Human Rights Watch researchers have been in Sderot and Gaza on a fact-finding mission documenting the impact of Palestinian Qassam fire from Gaza into Israel and Israeli artillery shelling into northern Gaza. In Israel, the team was in Sderot when the town was hit by two Palestinian Qassams on Thursday, June 8, and also witnessed two more Qassams hitting Nativ Ha’asara the same day; there were no apparent injuries as a result of those attacks. Since Human Rights Watch’s visit to the Western Negev, the Israeli media has reported that 54 Qassam rockets have been fired at Sderot. According to news reports, on Sunday one rocket seriously wounded Yonatan Engel, a 60-year-old resident of Sderot.  
Eyewitness Accounts  
According to witnesses, the Ghalya family went to the beach on June 9 for a family outing. After shells fell nearby, the father, `Ali, hurriedly gathered his family together and called for a car. An explosion then occurred in the middle of the family group.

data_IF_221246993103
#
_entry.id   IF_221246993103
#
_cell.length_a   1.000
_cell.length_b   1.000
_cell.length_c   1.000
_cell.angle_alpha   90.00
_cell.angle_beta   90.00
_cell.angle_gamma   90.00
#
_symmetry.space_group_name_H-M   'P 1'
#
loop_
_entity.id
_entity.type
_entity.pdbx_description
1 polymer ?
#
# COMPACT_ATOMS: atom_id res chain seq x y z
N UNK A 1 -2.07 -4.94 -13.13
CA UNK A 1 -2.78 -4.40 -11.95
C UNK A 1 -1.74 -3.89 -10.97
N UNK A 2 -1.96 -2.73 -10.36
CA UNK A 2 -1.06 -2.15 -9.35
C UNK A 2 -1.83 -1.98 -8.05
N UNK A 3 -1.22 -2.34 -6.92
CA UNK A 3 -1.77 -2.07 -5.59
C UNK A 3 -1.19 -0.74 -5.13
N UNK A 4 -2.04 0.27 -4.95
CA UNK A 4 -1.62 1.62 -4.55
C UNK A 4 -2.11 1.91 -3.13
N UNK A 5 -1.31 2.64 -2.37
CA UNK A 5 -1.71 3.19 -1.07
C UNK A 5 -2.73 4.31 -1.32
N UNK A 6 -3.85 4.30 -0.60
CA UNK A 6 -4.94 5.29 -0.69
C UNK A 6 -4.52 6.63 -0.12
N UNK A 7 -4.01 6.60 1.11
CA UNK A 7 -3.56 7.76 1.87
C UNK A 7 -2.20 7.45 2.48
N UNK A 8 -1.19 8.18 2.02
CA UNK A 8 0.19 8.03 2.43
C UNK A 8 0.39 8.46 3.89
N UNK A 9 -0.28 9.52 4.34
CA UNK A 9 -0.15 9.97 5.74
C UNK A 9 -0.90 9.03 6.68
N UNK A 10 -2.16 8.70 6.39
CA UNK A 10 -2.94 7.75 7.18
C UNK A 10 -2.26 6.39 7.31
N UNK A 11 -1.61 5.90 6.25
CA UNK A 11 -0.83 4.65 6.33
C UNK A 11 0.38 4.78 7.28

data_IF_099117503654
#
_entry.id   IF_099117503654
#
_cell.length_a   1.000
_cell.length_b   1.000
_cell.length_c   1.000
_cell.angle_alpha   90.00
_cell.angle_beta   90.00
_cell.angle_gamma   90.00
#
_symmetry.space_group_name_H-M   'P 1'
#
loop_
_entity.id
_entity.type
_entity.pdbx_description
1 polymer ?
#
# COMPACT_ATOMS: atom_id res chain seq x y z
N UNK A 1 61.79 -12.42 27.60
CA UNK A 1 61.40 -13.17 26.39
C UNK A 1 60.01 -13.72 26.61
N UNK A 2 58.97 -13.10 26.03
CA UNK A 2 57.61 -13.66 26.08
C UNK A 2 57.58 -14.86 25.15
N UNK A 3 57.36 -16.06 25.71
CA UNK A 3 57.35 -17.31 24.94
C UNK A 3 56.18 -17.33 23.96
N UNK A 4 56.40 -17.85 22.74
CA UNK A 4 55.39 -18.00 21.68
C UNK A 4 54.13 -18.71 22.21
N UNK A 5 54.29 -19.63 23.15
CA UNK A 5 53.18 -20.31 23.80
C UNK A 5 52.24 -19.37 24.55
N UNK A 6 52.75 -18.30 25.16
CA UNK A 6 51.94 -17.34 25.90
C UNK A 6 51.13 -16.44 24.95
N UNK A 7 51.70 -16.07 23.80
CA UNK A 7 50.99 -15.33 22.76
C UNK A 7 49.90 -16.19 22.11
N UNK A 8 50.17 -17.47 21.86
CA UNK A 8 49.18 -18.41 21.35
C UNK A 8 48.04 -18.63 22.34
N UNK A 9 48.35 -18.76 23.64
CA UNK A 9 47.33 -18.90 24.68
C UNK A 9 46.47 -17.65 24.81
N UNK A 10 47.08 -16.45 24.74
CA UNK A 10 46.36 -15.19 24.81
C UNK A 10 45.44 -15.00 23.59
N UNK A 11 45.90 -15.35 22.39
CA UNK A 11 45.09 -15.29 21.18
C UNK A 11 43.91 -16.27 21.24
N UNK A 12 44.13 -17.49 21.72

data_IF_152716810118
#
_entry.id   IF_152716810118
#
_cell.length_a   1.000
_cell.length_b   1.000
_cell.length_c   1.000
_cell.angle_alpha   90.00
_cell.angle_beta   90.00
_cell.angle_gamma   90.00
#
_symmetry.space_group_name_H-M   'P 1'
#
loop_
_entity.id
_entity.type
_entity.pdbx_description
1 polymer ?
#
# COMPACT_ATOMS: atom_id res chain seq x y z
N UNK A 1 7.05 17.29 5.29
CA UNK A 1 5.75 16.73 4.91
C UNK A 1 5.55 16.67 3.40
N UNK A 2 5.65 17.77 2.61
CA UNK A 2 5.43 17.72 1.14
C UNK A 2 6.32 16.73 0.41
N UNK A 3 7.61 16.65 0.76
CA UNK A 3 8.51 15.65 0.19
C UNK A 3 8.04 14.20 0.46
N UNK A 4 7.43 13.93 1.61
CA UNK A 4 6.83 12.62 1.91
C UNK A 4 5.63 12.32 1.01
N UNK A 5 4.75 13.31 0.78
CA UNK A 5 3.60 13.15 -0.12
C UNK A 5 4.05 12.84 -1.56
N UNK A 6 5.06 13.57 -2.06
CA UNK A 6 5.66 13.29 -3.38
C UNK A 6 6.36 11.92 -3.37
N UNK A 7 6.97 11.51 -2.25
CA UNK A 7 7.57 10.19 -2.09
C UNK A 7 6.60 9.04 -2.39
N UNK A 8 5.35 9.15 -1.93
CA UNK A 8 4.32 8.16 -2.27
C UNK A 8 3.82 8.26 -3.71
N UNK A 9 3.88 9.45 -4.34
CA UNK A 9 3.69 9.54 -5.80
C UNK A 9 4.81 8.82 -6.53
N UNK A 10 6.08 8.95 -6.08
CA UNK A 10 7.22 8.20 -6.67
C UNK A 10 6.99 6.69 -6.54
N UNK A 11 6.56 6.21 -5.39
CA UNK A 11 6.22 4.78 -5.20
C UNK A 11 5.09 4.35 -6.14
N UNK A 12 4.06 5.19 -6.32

“Their legs I could see inside. Their intestines I could see spilling out,” said Mohammed Sawarka, 28, who rushed to the scene to help. “A 1-month-old child was dead inside its carriage.” He also found a hand in the sand. Doctors at the Shifa Hospital corroborated this testimony.  
Amani Ghalya, 22, suffered severe abdominal injuries and lost her arm. Her sister, Latifa, 7, has brain damage. Both were still in the intensive care unit on Sunday, June 11. Their mother Hamdia, 40, `Ali’s second wife, suffered a compound fracture and lost a chunk of flesh in her arm. She also pointed to shrapnel wounds to her abdomen and upper leg.  
The family members killed in the attack, and their ages, were: `Ali `Isa Ghalya, 49; Ra’issa Ghalya, 35; Haitham Ghalya, 1; Hanadi Ghalya, 2; Sabrin Ghalya, 4; Ilham Ghalya, 15; and `Alia Ghalya, 17.  
Shrapnel from the blast also pierced a nearby car where Hani Radwan Azanin’s daughters Nagham, 4, and Dima, 7, were hiding. They suffered serious injuries to their backs and arms. Human Rights Watch visited the car and found multiple shrapnel holes and a piece of shrapnel.  
“All of the patients are suffering from multiple injuries. There was massive destruction of bone, muscle, skin,” said Dr. Nabil Al-Shawa of Gaza’s Shifa Hospital, who treated some of the victims. The research team took photographs of some of the survivors, available on the Human Rights Watch website.